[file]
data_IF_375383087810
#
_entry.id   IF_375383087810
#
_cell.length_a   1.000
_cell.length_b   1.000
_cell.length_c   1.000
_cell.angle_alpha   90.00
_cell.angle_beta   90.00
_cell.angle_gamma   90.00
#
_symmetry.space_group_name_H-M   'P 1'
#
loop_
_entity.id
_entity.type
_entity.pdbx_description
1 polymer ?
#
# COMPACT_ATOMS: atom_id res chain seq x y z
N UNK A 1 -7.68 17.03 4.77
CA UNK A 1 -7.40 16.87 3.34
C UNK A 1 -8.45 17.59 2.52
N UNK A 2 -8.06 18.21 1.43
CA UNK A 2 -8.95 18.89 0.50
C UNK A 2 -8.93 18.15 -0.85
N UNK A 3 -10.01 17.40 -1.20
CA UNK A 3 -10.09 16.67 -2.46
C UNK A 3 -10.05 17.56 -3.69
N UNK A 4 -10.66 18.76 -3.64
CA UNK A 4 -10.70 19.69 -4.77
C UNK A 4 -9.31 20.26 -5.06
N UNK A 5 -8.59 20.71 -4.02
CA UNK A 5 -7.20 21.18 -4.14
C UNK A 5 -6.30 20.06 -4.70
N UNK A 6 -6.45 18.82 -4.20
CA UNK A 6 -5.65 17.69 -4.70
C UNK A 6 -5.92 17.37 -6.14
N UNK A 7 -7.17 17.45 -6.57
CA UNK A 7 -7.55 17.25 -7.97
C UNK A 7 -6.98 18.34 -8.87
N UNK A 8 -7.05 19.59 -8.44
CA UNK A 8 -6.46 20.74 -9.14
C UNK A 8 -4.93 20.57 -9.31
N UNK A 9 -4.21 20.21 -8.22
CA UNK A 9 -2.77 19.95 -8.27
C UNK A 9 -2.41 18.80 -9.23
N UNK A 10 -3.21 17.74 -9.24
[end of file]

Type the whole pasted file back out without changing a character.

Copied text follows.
data_IF_375383087810
#
_entry.id   IF_375383087810
#
_cell.length_a   1.000
_cell.length_b   1.000
_cell.length_c   1.000
_cell.angle_alpha   90.00
_cell.angle_beta   90.00
_cell.angle_gamma   90.00
#
_symmetry.space_group_name_H-M   'P 1'
#
loop_
_entity.id
_entity.type
_entity.pdbx_description
1 polymer ?
#
# COMPACT_ATOMS: atom_id res chain seq x y z
N UNK A 1 -7.68 17.03 4.77
CA UNK A 1 -7.40 16.87 3.34
C UNK A 1 -8.45 17.59 2.52
N UNK A 2 -8.06 18.21 1.43
CA UNK A 2 -8.95 18.89 0.50
C UNK A 2 -8.93 18.15 -0.85
N UNK A 3 -10.01 17.40 -1.20
CA UNK A 3 -10.09 16.67 -2.46
C UNK A 3 -10.05 17.56 -3.69
N UNK A 4 -10.66 18.76 -3.64
CA UNK A 4 -10.70 19.69 -4.77
C UNK A 4 -9.31 20.26 -5.06
N UNK A 5 -8.59 20.71 -4.02
CA UNK A 5 -7.20 21.18 -4.14
C UNK A 5 -6.30 20.06 -4.70
N UNK A 6 -6.45 18.82 -4.20
CA UNK A 6 -5.65 17.69 -4.70
C UNK A 6 -5.92 17.37 -6.14
N UNK A 7 -7.17 17.45 -6.57
CA UNK A 7 -7.55 17.25 -7.97
C UNK A 7 -6.98 18.34 -8.87
N UNK A 8 -7.05 19.59 -8.44
CA UNK A 8 -6.46 20.74 -9.14
C UNK A 8 -4.93 20.57 -9.31
N UNK A 9 -4.21 20.21 -8.22
CA UNK A 9 -2.77 19.95 -8.27
C UNK A 9 -2.41 18.80 -9.23
N UNK A 10 -3.21 17.74 -9.24